Now just type the letter "o" without hitting the return key. That's the  "oh" key not zero. Again, Don't hit return. The "o" is short for "open". Now your cursor should be on the next line down.

Now is a good time to tell you how to get out of things if you mistype or screw up. At any time you can hit the "esc" key ( the one in the upper left corner of your keyboard) and type 

esc :q! return

This says to escape to the VI command line and quit without saving. You loose your edits but your file doesn't get hosed up.

So... back to editing the file. After you have done the "crontab -e" command and opened a new line you can type the following. Make sure to replace "UserID" with your own Mac userID. Obviously, if you have placed the default dropbox folder somewhere else you would enter that path instead.

0 0,12 * * *  date | awk '{print $2" "$3" "$4}' > /users/UserID/Dropbox/IP.txt;curl -s http://checkip.dyndns.org | sed 's/[a-zA-Z/<> :]//g' >> /users/UserID/Dropbox/IP.txt

This command is all on one line with no returns. Also, a special character worth noting is the pipe  "|" character. It is located just below the delete key, above the return key. The pipe symbols says take the output of one part of the script and use it as the input of the next part.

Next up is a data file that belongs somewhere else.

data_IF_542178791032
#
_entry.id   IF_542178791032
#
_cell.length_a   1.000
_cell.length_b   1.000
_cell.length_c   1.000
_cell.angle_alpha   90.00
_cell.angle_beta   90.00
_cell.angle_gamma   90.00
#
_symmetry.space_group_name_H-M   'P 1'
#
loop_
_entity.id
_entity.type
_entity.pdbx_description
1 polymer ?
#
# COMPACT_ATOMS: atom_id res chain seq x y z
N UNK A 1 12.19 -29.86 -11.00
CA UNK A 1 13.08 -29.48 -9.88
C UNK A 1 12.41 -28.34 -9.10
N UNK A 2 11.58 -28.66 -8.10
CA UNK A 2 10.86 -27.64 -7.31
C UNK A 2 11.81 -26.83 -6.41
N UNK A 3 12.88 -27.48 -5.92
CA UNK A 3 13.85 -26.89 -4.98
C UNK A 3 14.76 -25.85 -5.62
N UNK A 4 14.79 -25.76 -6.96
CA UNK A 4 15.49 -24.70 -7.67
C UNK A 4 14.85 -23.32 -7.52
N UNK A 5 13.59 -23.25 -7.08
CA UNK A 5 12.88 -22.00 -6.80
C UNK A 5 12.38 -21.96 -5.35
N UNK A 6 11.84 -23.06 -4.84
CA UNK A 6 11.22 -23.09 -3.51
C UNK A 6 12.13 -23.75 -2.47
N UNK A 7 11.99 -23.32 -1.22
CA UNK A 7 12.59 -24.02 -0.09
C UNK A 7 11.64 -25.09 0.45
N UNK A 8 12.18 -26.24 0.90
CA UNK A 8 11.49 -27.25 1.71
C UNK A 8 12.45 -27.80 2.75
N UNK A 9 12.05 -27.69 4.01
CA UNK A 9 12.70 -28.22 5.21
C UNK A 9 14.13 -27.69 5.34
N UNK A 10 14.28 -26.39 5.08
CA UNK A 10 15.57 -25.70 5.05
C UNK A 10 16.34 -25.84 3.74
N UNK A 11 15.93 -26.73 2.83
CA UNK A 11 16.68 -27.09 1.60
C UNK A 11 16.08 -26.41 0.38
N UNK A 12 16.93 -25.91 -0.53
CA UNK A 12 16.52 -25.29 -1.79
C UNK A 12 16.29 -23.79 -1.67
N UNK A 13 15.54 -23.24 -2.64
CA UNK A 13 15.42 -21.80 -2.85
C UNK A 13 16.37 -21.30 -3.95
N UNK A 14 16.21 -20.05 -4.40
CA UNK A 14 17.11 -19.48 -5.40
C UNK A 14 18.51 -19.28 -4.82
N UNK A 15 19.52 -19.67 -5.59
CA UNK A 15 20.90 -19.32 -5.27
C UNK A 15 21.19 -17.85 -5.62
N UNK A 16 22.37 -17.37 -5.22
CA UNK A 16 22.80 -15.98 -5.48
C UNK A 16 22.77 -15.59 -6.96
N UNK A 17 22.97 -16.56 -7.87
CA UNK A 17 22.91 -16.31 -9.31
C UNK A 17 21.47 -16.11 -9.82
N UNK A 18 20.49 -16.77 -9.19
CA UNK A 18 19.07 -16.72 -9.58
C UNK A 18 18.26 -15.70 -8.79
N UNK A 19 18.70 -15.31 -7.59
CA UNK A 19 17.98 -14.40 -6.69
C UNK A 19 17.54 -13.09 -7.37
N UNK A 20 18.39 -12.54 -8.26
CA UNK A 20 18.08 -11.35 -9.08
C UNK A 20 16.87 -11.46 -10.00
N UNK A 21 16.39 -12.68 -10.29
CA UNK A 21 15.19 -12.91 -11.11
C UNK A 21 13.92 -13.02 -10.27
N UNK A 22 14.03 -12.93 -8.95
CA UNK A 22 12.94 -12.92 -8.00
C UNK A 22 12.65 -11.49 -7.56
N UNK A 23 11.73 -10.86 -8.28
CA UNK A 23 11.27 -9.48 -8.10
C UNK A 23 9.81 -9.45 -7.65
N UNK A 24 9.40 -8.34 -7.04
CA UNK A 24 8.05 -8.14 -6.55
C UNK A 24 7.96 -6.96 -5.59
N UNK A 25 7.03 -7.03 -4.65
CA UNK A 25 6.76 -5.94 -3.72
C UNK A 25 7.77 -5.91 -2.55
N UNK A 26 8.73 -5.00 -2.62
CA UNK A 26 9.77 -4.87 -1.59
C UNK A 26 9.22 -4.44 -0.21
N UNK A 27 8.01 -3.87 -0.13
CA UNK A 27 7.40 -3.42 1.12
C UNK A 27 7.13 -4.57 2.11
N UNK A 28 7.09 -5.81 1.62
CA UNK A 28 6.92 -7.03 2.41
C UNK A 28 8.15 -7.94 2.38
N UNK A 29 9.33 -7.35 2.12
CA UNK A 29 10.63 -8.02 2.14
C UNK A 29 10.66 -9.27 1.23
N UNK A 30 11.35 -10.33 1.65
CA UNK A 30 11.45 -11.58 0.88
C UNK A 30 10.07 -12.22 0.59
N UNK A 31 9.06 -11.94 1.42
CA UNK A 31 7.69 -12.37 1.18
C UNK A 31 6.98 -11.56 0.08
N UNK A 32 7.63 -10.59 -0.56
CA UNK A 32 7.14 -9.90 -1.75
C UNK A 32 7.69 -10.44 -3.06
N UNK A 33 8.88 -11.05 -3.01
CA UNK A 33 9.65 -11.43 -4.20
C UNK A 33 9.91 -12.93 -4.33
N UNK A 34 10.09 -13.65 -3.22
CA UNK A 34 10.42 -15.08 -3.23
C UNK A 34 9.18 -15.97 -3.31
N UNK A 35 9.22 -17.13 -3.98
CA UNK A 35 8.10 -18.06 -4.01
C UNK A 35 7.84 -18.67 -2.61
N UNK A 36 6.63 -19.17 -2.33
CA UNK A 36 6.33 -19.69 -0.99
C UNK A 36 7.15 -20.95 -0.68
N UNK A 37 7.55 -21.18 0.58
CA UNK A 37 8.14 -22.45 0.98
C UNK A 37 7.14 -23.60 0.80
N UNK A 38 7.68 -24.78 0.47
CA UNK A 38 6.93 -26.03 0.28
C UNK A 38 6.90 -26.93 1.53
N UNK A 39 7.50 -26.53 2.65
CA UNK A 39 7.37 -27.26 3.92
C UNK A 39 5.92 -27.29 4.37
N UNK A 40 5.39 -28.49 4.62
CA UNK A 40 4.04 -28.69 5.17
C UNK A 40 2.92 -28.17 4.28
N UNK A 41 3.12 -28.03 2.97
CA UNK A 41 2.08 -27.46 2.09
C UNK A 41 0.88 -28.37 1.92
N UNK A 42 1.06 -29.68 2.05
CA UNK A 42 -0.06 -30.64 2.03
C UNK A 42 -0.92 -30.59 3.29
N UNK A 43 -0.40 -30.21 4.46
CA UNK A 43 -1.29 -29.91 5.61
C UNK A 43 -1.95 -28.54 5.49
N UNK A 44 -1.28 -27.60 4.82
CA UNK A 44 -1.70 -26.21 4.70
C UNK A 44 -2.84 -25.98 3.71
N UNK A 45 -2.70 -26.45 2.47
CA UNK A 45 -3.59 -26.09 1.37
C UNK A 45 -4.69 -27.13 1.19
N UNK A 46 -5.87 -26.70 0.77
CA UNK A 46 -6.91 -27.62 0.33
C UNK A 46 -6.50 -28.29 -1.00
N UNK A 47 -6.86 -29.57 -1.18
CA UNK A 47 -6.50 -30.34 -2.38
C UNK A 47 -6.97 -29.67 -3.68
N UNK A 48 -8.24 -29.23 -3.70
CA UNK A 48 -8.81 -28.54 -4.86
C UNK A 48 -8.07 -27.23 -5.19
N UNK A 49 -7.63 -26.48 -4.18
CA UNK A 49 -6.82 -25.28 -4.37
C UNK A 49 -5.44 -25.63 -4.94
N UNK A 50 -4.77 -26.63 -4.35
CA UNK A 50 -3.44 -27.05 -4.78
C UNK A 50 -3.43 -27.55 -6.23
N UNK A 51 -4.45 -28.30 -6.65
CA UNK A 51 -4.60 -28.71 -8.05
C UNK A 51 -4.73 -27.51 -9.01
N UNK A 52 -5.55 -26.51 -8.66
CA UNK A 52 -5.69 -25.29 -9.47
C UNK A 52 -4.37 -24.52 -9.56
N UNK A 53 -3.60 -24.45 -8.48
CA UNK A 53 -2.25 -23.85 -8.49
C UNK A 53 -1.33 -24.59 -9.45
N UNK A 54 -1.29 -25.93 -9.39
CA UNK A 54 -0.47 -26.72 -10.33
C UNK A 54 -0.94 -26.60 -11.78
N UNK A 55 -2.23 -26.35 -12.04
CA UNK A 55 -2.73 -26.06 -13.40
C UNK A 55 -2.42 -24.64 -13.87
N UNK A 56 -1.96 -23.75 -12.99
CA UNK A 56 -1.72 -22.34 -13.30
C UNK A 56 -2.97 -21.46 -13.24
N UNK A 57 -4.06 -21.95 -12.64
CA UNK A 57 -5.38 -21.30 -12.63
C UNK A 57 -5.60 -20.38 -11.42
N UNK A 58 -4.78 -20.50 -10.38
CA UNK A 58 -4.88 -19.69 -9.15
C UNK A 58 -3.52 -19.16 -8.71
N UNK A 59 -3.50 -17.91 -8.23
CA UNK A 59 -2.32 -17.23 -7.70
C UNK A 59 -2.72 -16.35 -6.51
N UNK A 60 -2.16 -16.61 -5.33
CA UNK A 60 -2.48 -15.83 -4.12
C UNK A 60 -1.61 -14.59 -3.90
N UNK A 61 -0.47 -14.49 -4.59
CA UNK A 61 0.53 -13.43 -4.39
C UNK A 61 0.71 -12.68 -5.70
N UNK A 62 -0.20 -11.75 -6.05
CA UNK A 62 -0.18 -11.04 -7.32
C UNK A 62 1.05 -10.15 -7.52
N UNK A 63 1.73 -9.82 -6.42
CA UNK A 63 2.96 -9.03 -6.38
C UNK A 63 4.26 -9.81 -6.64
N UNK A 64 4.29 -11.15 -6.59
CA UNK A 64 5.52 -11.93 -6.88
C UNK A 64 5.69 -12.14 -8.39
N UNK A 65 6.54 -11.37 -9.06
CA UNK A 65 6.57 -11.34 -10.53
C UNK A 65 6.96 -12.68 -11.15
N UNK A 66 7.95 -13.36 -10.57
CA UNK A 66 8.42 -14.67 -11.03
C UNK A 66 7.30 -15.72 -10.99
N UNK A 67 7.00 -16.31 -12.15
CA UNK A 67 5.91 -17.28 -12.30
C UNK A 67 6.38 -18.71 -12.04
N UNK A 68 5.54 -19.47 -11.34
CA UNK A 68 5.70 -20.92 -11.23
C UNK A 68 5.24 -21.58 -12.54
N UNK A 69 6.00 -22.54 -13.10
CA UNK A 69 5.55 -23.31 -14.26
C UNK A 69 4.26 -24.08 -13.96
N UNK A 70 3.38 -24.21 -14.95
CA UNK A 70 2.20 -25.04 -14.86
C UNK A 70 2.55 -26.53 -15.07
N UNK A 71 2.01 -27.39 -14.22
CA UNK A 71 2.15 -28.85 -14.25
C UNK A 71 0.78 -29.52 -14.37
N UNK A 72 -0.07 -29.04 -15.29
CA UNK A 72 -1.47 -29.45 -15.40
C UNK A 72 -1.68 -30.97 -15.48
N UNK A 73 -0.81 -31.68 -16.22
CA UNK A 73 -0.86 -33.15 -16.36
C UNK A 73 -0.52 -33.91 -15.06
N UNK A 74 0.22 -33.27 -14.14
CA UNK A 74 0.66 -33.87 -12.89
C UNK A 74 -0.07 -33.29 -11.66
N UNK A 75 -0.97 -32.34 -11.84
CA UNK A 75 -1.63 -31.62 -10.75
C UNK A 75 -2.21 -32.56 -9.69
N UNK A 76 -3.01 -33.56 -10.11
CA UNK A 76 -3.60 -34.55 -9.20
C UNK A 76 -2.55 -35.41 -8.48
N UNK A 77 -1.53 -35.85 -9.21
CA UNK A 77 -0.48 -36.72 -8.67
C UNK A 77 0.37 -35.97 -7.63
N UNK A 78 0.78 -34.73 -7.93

I won't parse the whole line for you but basically the cron will run mini-script at noon and midnight every day of the week.  The script will record the date and time and write it on the first line of your text file (IP.txt) that is located in your dropbox folder. Then run a check using "checkip.dyndns.org" to find your external IP. It takes what the website returns, gets rid of the garbage and only keep the IP address and writes that IP to the IP.txt file.

Once that's done with your typing you need to save your file.

esc :wq return

That command writes the file and quits. Once you are back at the main command line you can check your work by retyping the crontab list command.

crontab -l return

You should now see the file with your added line.

Another command worth noting. If you mess up and save the file with a typo or other error, you can clear out the file using the following command at the UNIX prompt and start all over.

crontab -r return

But if you are careful you shouldn't need to use that command. If everything goes well you should now have a file in your dropbox folder that you can check to find out the external IP address of your computer.

Now for a shameful admission. Do you remember when I said sometimes you look for a problem you don't really have just to try to fix it using the command line?  Well, just so you know, if you have dropbox you already have access to your external IP address.

Open any web browser you can find out the external address of any of your currently connected devices. Go to the dropbox web page and open up your settings.

Choose the "Security" tab and you will see a list of all your devices. Hover your mouse over the information icon for any of your devices.

Guess what?  You now know your external IP without using any UNIX at all and it tells you the last time it was updated. But where's the fun in that?

1 comment:

  1. Nice information.I had checked my External ip address from the site IP-Details.com